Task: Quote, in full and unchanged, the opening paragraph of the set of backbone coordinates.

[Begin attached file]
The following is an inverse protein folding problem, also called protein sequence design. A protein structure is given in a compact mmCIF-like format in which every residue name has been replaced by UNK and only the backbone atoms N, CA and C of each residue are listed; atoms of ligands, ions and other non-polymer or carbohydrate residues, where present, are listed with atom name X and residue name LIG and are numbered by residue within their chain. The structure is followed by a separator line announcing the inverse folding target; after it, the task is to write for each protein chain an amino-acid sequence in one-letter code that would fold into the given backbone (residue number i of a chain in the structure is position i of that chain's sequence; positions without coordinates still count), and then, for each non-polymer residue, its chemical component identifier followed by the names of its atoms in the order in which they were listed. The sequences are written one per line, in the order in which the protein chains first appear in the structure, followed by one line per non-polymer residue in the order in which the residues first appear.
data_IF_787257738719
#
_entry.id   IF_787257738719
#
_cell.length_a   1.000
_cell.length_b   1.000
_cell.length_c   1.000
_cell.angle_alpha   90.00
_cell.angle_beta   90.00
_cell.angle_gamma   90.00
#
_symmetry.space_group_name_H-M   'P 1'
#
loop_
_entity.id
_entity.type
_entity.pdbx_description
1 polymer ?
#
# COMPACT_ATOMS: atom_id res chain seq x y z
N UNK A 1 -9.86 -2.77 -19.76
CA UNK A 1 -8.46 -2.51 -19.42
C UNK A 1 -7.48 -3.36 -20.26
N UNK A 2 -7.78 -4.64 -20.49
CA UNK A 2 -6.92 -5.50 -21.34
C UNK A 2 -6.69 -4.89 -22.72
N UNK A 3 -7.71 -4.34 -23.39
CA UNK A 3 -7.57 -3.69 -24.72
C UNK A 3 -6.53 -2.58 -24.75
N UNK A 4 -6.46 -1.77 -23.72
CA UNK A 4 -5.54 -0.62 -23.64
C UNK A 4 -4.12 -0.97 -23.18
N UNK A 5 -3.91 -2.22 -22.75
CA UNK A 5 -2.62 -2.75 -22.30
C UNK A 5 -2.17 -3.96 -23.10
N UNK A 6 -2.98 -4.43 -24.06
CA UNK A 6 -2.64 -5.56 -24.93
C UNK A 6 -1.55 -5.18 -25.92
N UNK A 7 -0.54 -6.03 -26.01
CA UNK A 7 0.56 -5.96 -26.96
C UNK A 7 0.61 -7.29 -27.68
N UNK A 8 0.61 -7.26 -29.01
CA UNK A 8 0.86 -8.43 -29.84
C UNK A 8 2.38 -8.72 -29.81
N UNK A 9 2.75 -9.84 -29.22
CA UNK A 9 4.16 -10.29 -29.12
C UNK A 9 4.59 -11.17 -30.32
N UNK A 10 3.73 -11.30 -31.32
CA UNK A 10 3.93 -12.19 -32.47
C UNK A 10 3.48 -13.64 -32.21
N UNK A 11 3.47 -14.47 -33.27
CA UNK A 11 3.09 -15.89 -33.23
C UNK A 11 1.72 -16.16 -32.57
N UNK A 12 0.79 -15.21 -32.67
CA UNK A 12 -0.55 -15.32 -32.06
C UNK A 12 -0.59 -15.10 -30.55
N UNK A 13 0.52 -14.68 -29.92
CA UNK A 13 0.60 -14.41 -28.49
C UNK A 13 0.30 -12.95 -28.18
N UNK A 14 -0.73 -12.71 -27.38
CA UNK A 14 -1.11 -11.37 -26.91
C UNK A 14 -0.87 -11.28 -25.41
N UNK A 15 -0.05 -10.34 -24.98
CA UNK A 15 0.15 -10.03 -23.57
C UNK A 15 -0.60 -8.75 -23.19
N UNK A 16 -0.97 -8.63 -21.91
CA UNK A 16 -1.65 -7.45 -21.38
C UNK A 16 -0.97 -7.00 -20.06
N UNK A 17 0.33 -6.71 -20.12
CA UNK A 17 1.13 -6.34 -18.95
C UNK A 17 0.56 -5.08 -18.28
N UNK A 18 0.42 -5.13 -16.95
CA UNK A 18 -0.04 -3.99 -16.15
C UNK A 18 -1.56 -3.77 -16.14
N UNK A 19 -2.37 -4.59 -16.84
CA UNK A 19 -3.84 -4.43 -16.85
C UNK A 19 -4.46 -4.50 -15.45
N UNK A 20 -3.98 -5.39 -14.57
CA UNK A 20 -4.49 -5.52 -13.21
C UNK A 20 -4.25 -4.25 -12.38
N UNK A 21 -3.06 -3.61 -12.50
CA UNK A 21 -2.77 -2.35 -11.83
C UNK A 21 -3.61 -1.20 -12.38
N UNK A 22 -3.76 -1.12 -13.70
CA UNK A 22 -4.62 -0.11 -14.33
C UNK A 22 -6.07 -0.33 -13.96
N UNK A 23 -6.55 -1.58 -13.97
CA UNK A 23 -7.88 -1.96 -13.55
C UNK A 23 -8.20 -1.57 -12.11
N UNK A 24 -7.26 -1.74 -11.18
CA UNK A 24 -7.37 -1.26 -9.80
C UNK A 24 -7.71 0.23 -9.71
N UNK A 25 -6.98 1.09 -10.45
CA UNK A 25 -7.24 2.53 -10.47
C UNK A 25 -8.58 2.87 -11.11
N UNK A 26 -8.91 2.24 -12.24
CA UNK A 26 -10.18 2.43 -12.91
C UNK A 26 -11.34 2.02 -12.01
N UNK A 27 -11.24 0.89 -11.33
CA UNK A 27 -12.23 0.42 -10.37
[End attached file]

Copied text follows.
The following is an inverse protein folding problem, also called protein sequence design. A protein structure is given in a compact mmCIF-like format in which every residue name has been replaced by UNK and only the backbone atoms N, CA and C of each residue are listed; atoms of ligands, ions and other non-polymer or carbohydrate residues, where present, are listed with atom name X and residue name LIG and are numbered by residue within their chain. The structure is followed by a separator line announcing the inverse folding target; after it, the task is to write for each protein chain an amino-acid sequence in one-letter code that would fold into the given backbone (residue number i of a chain in the structure is position i of that chain's sequence; positions without coordinates still count), and then, for each non-polymer residue, its chemical component identifier followed by the names of its atoms in the order in which they were listed. The sequences are written one per line, in the order in which the protein chains first appear in the structure, followed by one line per non-polymer residue in the order in which the residues first appear.